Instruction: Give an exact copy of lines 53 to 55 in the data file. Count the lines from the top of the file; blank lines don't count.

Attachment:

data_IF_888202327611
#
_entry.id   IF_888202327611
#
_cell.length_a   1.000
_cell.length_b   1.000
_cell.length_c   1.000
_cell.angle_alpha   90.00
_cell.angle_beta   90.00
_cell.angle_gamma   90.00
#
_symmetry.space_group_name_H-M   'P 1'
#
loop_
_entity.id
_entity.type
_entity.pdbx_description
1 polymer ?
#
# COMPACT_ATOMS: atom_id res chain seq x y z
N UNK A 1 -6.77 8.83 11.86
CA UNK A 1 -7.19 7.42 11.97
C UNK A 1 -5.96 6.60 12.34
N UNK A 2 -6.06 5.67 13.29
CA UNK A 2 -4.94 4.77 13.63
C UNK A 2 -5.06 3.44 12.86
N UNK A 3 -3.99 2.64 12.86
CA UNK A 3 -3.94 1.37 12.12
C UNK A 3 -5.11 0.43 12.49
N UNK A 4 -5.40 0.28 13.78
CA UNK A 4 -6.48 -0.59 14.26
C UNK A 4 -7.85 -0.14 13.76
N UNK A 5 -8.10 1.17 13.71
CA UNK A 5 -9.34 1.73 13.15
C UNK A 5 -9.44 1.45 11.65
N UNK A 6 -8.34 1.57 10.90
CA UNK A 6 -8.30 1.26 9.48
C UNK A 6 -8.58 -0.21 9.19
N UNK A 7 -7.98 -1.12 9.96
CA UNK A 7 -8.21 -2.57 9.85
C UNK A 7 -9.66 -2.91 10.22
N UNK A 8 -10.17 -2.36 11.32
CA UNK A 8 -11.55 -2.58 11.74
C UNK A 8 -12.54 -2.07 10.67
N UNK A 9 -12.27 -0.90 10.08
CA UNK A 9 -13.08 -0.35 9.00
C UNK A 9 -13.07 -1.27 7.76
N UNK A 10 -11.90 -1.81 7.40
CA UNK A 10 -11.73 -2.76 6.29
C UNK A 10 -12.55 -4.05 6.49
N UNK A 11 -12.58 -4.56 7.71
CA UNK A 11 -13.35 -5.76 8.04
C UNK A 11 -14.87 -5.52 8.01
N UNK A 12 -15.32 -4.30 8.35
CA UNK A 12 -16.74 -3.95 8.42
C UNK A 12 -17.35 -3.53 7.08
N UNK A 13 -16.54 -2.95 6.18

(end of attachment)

C UNK A 11 -14.87 -5.52 8.01
N UNK A 12 -15.32 -4.30 8.35
CA UNK A 12 -16.74 -3.95 8.42